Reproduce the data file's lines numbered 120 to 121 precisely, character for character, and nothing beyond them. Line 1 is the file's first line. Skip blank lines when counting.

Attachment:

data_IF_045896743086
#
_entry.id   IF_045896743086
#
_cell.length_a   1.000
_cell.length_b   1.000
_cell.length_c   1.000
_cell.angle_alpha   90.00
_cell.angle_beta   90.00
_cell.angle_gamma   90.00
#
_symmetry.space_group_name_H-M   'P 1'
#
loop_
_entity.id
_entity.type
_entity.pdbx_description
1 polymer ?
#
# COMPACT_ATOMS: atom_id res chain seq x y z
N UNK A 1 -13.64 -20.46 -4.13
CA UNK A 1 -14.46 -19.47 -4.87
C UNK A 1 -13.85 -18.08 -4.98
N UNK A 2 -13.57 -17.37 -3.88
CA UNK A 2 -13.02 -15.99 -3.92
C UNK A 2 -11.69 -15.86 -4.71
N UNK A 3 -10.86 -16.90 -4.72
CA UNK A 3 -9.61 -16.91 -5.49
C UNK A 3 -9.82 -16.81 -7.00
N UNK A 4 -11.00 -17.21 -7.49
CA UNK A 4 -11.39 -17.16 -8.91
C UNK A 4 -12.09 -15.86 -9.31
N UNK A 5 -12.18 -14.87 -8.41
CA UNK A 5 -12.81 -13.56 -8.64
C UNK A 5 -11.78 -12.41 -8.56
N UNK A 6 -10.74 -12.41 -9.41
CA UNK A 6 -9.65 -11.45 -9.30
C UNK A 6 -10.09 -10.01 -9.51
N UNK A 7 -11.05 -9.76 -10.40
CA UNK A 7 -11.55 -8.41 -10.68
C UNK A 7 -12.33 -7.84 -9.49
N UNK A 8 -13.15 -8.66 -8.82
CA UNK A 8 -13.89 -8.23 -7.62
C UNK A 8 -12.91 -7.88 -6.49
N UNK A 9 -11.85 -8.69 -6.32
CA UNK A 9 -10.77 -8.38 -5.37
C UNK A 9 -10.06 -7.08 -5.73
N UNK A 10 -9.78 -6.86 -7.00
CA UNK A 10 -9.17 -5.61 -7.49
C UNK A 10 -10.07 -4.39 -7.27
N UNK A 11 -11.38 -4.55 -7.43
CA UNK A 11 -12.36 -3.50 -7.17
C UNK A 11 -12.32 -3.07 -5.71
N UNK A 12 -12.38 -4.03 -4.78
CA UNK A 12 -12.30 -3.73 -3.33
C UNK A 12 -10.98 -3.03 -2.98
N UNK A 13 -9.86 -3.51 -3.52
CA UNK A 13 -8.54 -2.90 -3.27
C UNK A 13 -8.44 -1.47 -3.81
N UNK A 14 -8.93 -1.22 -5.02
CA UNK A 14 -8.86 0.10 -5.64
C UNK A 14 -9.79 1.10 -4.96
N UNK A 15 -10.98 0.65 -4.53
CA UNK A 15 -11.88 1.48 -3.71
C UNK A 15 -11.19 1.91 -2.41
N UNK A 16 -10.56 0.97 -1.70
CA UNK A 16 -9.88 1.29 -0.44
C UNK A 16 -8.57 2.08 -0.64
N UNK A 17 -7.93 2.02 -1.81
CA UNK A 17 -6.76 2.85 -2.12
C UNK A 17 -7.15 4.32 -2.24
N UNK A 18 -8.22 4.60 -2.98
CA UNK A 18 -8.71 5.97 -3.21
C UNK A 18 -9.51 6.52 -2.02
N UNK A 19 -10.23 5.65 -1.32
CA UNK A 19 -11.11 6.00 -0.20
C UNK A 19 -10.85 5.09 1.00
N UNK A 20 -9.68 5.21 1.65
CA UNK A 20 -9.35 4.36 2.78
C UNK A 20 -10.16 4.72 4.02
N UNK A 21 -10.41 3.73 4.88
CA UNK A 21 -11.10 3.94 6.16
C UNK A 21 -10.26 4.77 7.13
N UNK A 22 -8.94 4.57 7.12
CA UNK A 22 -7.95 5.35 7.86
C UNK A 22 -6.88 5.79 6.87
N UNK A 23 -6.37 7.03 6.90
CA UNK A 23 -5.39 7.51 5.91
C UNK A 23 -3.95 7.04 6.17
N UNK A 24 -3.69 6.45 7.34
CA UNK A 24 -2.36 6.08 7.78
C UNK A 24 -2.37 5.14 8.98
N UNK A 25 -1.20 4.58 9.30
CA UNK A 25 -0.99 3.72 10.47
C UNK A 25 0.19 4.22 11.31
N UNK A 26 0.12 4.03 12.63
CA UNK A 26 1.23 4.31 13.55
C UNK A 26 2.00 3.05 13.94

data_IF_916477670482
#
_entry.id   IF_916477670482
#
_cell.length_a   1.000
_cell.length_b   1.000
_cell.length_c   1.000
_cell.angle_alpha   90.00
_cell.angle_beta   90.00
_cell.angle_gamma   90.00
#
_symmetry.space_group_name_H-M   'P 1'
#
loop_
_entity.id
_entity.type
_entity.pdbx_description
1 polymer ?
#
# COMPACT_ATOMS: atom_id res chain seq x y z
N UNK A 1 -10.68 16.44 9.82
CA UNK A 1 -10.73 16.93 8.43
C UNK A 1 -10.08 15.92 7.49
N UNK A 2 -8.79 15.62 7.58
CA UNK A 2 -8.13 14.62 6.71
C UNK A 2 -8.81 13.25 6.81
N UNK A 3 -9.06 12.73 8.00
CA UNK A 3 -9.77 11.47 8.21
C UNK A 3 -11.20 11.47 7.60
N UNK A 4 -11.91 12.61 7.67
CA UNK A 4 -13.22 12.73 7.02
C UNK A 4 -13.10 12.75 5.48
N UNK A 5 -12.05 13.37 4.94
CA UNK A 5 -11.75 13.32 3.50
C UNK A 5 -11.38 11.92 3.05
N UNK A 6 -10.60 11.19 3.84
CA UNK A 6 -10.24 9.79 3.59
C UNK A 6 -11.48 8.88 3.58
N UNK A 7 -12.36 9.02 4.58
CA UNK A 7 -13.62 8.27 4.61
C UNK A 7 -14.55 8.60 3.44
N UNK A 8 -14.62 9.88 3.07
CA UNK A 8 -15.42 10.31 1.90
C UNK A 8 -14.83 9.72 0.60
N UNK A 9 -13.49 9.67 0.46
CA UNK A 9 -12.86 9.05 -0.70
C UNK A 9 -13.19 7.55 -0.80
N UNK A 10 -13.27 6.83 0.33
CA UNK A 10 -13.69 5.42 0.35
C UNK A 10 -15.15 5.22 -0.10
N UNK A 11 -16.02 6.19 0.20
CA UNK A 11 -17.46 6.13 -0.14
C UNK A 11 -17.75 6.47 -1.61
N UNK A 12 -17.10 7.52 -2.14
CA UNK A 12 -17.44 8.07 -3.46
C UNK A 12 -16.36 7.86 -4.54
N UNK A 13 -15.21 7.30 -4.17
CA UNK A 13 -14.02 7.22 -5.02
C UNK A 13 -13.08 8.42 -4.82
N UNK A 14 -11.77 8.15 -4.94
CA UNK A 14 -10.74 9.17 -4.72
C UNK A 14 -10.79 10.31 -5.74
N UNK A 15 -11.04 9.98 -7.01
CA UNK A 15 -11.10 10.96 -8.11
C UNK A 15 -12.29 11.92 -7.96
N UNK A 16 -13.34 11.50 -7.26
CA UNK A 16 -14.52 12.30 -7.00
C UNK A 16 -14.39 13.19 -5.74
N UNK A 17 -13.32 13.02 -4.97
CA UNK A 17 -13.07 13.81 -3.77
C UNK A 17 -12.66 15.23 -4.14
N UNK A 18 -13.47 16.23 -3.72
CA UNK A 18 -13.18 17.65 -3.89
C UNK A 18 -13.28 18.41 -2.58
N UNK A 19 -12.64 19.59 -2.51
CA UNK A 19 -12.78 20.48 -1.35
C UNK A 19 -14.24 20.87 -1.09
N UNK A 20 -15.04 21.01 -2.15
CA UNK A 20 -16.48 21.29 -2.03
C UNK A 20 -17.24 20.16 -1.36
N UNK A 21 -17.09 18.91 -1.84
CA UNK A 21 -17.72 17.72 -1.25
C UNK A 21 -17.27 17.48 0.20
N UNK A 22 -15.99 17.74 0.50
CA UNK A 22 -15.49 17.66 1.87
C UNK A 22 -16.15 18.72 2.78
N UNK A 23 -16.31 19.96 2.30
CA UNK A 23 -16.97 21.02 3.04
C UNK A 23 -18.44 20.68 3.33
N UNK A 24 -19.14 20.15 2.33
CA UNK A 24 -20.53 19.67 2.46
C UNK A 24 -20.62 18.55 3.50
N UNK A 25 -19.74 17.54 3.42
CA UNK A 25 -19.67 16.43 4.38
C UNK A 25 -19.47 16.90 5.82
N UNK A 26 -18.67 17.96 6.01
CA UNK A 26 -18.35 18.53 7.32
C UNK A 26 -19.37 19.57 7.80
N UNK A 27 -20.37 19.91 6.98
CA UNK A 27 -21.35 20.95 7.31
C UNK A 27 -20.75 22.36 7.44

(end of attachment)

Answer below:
CA UNK A 1 -10.73 16.93 8.43
C UNK A 1 -10.08 15.92 7.49